The word “soul” has been commonly associated with African-Americans at least since W.E.B. Du Bois’s 1903 book The Souls of Black Folk. For example, soul music, soul food, James Brown as Soul Brother #1 … I would imagine that the popular equation of “black” and “soul” has been, on the whole, good for blacks.
But in recent years, black intellectuals, most famously Ta-Nehisi Coates, have started to refer to African-Americans instead as “bodies:” e.g., “marginalized bodies.”
Where does this affectation come from?
A reader suggests:
I am over-familiar with the rhetoric of “bodies.” It comes mainly from Michel Foucault, originator of so much left-Marxist patois in the last 50 years. In his Discipline and Punish, he explored the notion that state power, mainly through prisons, hospitals, and the military, actually created modern consciousness through control of the body.
So, put in plain English, he hypothesized that what most people would call the soul, something peculiar to humans which is the locus of the voice of conscience and self-consciousness, is actually an effect of, for example, being forced to sit still in class, having worry about whether your classmate is looking over your shoulder, etc. Putting it this way makes the whole notion rather absurd, but it is indeed the idea campus activists are referring to when they talk about “bodies” and not “souls.”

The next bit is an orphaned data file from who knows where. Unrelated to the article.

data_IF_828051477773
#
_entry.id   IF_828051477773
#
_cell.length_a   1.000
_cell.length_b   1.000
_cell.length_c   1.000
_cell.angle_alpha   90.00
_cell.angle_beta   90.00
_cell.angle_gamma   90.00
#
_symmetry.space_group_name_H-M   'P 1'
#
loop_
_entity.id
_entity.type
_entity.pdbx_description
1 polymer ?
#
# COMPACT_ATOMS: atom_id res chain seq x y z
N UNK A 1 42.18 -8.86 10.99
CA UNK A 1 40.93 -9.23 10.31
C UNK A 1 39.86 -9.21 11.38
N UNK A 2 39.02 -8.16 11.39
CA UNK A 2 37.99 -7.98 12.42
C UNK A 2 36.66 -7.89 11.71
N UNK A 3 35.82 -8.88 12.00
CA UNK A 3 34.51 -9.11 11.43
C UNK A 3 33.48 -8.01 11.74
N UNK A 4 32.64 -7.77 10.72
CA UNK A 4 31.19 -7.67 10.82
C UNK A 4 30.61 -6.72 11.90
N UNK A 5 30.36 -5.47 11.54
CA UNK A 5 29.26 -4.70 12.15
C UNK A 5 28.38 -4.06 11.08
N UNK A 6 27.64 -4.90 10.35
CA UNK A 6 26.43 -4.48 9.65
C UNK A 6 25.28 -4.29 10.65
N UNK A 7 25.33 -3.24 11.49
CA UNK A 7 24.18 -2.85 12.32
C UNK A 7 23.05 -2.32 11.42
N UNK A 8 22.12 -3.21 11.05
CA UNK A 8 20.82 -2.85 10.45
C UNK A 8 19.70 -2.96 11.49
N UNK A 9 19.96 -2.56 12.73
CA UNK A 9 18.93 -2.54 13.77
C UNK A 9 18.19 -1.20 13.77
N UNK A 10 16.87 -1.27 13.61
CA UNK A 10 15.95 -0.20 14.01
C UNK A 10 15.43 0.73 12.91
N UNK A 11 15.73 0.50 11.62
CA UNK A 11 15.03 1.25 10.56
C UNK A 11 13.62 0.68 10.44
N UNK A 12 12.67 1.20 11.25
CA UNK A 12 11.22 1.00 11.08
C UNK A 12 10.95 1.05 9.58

Foucault was a bright guy, but as a homosexual sadomasochist, his obsession with “bodies” had unfortunate consequences for his health. From Wikipedia:
When in California, Foucault spent many evenings in the gay scene of the San Francisco Bay Area, frequenting sado-masochistic bathhouses, engaging in sexual intercourse with other patrons. He would praise sado-masochistic activity in interviews with the gay press, describing it as “the real creation of new possibilities of pleasure, which people had no idea about previously.” Through this sexual activity, Foucault contracted HIV, which eventually developed into AIDS.
It turned out that nature wasn’t entirely socially constructed after all, and he died from the HIV virus in 1984.